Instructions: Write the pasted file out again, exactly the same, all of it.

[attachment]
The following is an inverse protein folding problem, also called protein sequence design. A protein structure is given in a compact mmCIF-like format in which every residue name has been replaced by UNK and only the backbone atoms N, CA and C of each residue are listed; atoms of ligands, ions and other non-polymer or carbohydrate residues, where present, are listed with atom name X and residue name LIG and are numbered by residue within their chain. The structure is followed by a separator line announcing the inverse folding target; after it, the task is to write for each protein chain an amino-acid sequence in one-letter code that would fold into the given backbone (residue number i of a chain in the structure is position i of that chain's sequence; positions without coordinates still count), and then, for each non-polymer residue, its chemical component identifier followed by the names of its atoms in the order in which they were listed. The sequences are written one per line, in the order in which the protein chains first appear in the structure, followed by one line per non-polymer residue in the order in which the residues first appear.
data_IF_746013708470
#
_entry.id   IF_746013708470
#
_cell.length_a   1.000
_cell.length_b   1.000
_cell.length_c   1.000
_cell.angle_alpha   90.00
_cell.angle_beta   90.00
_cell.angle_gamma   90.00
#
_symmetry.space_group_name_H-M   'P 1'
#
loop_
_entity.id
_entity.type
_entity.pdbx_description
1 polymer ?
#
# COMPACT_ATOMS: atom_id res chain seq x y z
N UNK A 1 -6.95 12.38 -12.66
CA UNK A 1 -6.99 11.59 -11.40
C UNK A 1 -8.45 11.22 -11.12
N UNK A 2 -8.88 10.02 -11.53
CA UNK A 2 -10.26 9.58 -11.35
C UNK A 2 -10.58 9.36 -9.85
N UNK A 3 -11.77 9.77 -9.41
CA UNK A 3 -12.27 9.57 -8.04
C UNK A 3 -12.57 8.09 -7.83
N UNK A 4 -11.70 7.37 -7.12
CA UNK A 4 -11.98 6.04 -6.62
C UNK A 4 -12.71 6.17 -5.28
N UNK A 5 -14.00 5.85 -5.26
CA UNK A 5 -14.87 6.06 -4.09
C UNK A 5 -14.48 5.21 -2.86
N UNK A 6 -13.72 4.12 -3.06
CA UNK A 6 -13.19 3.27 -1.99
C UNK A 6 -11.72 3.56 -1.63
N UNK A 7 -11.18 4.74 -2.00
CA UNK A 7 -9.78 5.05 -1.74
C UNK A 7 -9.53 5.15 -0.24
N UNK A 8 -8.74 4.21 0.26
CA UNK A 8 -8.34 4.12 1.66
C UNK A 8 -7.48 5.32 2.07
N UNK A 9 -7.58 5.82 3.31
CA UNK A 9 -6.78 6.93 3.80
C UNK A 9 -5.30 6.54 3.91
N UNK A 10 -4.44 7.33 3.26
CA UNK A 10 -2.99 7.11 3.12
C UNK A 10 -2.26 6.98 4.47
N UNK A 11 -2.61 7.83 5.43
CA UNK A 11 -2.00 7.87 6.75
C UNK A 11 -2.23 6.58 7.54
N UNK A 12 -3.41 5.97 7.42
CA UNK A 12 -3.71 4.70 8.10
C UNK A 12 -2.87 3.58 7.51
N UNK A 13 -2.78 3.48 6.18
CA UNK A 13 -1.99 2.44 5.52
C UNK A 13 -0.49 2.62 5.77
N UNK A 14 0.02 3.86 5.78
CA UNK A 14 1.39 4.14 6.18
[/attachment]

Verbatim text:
The following is an inverse protein folding problem, also called protein sequence design. A protein structure is given in a compact mmCIF-like format in which every residue name has been replaced by UNK and only the backbone atoms N, CA and C of each residue are listed; atoms of ligands, ions and other non-polymer or carbohydrate residues, where present, are listed with atom name X and residue name LIG and are numbered by residue within their chain. The structure is followed by a separator line announcing the inverse folding target; after it, the task is to write for each protein chain an amino-acid sequence in one-letter code that would fold into the given backbone (residue number i of a chain in the structure is position i of that chain's sequence; positions without coordinates still count), and then, for each non-polymer residue, its chemical component identifier followed by the names of its atoms in the order in which they were listed. The sequences are written one per line, in the order in which the protein chains first appear in the structure, followed by one line per non-polymer residue in the order in which the residues first appear.
data_IF_746013708470
#
_entry.id   IF_746013708470
#
_cell.length_a   1.000
_cell.length_b   1.000
_cell.length_c   1.000
_cell.angle_alpha   90.00
_cell.angle_beta   90.00
_cell.angle_gamma   90.00
#
_symmetry.space_group_name_H-M   'P 1'
#
loop_
_entity.id
_entity.type
_entity.pdbx_description
1 polymer ?
#
# COMPACT_ATOMS: atom_id res chain seq x y z
N UNK A 1 -6.95 12.38 -12.66
CA UNK A 1 -6.99 11.59 -11.40
C UNK A 1 -8.45 11.22 -11.12
N UNK A 2 -8.88 10.02 -11.53
CA UNK A 2 -10.26 9.58 -11.35
C UNK A 2 -10.58 9.36 -9.85
N UNK A 3 -11.77 9.77 -9.41
CA UNK A 3 -12.27 9.57 -8.04
C UNK A 3 -12.57 8.09 -7.83
N UNK A 4 -11.70 7.37 -7.12
CA UNK A 4 -11.98 6.04 -6.62
C UNK A 4 -12.71 6.17 -5.28
N UNK A 5 -14.00 5.85 -5.26
CA UNK A 5 -14.87 6.06 -4.09
C UNK A 5 -14.48 5.21 -2.86
N UNK A 6 -13.72 4.12 -3.06
CA UNK A 6 -13.19 3.27 -1.99
C UNK A 6 -11.72 3.56 -1.63
N UNK A 7 -11.18 4.74 -2.00
CA UNK A 7 -9.78 5.05 -1.74
C UNK A 7 -9.53 5.15 -0.24
N UNK A 8 -8.74 4.21 0.26
CA UNK A 8 -8.34 4.12 1.66
C UNK A 8 -7.48 5.32 2.07
N UNK A 9 -7.58 5.82 3.31
CA UNK A 9 -6.78 6.93 3.80
C UNK A 9 -5.30 6.54 3.91
N UNK A 10 -4.44 7.33 3.26
CA UNK A 10 -2.99 7.11 3.12
C UNK A 10 -2.26 6.98 4.47
N UNK A 11 -2.61 7.83 5.43
CA UNK A 11 -2.00 7.87 6.75
C UNK A 11 -2.23 6.58 7.54
N UNK A 12 -3.41 5.97 7.42
CA UNK A 12 -3.71 4.70 8.10
C UNK A 12 -2.87 3.58 7.51
N UNK A 13 -2.78 3.48 6.18
CA UNK A 13 -1.99 2.44 5.52
C UNK A 13 -0.49 2.62 5.77
N UNK A 14 0.02 3.86 5.78
CA UNK A 14 1.39 4.14 6.18